FALLS – OLDER ADULTS
Falls are the leading cause of injury‐related deaths and hospitalizations for adults aged 65 years and older in BC. 1
Falls have both a human impact and a monetary impact. Falls cost British Columbian older adults $567 million in 2019.4
The outcome of most falls among older adults is minor, but 10 to 15% of falls result in serious injuries, including broken bones and brain injuries.5 Falls can lead to admissions to long-term care facilities and reduced quality of life.6 For older adults who sustain a hip fracture, 30% die within the following year, and 50% lose mobility and independence.7, 8
One of the strongest predictors of a future fall is a past fall—even a fall resulting in minor harm needs to be taken seriously.
BCIRPU supports fall prevention efforts at the policy, practice, and community levels. Fall prevention for older adults is one of the provincial priorities for injury prevention. Learn more about our work in fall prevention.
Falls are predictable and preventable. Fall prevention should focus on promoting independence and activity, and include the older adults and their networks of support (e.g., family, friends, caregivers).
Reduce fall risk and maintain independence:
- Exercise to increase strength and balance: Older adults with strong muscles and good balance are less likely to fall.
- Annual optometrist examinations: Good vision can reduce the risk of falling.
- Annual medication review with a doctor or pharmacist: Some medications can cause dizziness, drowsiness, or poor balance.
- Remove tripping hazards in the home and install supports as needed: Tripping hazards, such as cords, loose rugs, and piles of magazines and books are often overlooked but easy to fix. Physical supports can help avoid falls, such as grab bars in the bathroom.
Finding Balance BC is a provincial effort to educate older adults and their caregivers with the latest fall prevention information. Learn more at findingbalancebc.ca.
According to Statistics Canada, British Columbia has one of the most rapidly aging populations in Canada. By 2031, almost one in four people in BC (over 1.3 million) will be 65 years of age and older. Falls are the leading cause of injury-related deaths and...
2. Joshi, A., Rajabali, F., Turcotte, K., Beaton, M. D., & Pike, I. (2019). Fall-related deaths among older adults in British Columbia: cause and effect of policy change. Injury prevention, injuryprev-2019. https://injuryprevention.bmj.com/content/early/2019/08/29/injuryprev-2019-043280.full Average 2011 to 2017, there were a total of 7163 deaths where fall was an identified CCD.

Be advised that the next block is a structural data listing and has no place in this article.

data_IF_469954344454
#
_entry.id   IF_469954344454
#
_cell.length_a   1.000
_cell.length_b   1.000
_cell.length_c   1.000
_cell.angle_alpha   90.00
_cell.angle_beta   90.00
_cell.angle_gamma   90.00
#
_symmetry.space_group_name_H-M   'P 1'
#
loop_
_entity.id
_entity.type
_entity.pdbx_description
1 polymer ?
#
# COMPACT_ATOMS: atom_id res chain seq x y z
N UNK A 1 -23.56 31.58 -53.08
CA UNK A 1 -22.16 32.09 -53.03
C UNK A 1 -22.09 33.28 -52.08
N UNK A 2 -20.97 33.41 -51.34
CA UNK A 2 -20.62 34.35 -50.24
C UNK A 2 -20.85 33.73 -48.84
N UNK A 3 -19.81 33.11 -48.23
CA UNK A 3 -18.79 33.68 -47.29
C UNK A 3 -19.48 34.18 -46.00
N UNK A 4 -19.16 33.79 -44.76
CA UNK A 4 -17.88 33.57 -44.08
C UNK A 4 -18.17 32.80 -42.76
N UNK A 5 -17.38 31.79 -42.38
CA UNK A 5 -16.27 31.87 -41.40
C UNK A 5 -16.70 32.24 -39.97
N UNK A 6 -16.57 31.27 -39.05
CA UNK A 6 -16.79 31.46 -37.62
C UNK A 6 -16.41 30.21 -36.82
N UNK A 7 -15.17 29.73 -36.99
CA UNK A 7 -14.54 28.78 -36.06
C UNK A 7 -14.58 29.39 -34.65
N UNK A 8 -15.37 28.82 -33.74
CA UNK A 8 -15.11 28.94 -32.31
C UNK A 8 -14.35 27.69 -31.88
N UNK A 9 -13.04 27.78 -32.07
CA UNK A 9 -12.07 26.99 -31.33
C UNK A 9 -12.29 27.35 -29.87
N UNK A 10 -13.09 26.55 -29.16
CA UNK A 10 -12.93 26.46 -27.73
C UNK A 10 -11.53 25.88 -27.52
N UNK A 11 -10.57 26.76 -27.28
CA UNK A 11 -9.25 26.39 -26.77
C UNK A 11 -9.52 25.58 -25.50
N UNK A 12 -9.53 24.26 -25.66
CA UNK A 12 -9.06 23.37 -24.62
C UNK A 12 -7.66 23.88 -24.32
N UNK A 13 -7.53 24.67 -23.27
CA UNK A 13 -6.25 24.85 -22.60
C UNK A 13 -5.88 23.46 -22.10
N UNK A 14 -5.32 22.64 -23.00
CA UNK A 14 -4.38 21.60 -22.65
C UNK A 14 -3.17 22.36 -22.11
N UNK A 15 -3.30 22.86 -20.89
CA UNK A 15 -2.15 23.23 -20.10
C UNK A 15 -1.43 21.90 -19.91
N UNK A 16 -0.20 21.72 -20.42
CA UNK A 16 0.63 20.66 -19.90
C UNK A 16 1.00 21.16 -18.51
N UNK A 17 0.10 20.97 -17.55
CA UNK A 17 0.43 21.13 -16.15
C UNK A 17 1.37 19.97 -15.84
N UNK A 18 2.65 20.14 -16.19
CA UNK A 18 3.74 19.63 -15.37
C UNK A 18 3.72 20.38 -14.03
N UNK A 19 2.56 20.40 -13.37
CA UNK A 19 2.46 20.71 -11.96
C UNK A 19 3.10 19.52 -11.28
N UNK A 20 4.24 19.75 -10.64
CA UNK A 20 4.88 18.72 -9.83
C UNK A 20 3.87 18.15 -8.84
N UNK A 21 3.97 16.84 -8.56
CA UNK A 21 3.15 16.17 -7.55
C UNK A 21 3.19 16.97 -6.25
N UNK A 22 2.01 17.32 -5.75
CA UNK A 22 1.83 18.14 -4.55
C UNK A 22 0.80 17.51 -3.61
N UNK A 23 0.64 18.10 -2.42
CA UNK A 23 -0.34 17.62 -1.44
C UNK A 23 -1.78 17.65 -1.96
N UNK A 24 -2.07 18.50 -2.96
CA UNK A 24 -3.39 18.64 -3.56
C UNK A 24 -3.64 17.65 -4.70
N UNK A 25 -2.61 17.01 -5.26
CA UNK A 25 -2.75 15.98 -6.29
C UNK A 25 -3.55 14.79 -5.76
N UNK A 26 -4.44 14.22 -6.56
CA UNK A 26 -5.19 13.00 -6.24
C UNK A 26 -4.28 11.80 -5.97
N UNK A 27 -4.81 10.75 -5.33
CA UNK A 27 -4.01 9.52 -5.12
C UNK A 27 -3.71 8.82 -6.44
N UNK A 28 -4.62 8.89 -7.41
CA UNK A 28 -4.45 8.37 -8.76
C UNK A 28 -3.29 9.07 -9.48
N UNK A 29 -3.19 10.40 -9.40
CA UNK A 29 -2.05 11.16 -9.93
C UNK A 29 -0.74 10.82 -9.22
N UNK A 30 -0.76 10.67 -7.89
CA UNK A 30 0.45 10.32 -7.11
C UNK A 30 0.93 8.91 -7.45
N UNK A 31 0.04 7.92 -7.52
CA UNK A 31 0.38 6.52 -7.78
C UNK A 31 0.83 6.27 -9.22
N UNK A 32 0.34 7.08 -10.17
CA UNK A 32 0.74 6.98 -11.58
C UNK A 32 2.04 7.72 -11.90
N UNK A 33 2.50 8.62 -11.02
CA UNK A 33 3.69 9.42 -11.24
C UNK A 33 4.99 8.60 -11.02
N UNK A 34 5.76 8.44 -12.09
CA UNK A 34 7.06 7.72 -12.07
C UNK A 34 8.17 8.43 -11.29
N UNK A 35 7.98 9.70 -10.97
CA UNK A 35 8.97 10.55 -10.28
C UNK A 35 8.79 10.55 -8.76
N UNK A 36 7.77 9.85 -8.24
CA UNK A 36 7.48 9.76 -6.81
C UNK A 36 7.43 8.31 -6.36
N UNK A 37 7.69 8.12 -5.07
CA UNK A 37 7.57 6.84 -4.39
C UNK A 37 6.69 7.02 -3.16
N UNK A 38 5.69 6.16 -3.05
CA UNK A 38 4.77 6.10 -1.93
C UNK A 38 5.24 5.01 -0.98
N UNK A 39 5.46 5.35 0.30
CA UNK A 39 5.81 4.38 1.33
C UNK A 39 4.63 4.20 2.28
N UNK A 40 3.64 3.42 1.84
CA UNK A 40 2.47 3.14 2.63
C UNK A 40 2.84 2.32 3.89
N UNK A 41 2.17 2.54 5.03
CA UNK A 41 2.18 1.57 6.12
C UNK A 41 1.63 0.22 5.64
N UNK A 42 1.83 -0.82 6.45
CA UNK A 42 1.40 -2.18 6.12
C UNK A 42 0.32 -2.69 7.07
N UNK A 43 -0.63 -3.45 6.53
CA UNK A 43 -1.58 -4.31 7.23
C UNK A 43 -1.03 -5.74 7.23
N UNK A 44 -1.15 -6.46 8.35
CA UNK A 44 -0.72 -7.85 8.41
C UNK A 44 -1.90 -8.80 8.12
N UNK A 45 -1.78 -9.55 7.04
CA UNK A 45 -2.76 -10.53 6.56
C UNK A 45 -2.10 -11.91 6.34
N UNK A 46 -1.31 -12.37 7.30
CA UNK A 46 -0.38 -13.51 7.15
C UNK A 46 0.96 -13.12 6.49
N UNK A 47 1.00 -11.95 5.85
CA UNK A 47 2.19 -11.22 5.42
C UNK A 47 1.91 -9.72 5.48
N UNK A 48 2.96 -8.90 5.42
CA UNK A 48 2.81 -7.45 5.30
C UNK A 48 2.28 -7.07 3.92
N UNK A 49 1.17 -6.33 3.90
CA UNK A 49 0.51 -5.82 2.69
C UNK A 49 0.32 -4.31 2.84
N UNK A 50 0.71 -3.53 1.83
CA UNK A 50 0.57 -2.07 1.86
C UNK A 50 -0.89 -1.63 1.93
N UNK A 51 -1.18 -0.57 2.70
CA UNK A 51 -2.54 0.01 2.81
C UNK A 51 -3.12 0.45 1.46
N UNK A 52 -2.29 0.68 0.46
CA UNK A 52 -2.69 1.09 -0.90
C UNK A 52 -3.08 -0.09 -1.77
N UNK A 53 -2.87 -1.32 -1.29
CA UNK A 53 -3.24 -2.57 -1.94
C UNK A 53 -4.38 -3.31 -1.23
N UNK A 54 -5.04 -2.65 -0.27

3. Data Source: Discharge Abstract Database (DAD), Ministry of Health, BCIRPU Injury Data Online Tool, 2010/2011 to 2016/2017.
4. Rajabali F, Ibrahimova A, Barnett B, Pike I. (2015). Economic Burden of Injury in British Columbia. BC Injury Research and Prevention Unit: Vancouver, BC. Cost converted to 2019 dollars with CPI. Includes: Cost of deaths, hospitalized treatment, emergency department visits, and permanent disability. Available from: https://www.injuryresearch.bc.ca/wp-content/uploads/2015/08/BCIRPU-EB-2015.pdf
5. Scott V, Wagar L, Elliott S. (2010). Falls & Related Injuries among Older Canadians: Fall-related Hospitalizations & Prevention Initiatives. Prepared on behalf of the Public Health Agency of Canada, Division of Aging and Seniors. Victoria, BC. Victoria Scott Consulting.
6. Australian Commission on Safety and Quality in Health Care. (2009). Preventing falls and harm from falls in older people: Best practice guidelines for Australian community care. Canberra, Australian Capital Territory: Commonwealth Government.
7. Data Source: Discharge Abstract Database (DAD), Ministry of Health, BC Injury Data Online Tool, 2009/2010 to 2016/2017.
8. Nowak A, Hubbard RE. (2009 Mar). Falls and frailty: lessons from complex systems. J R Soc Med, 102(3): 98–102.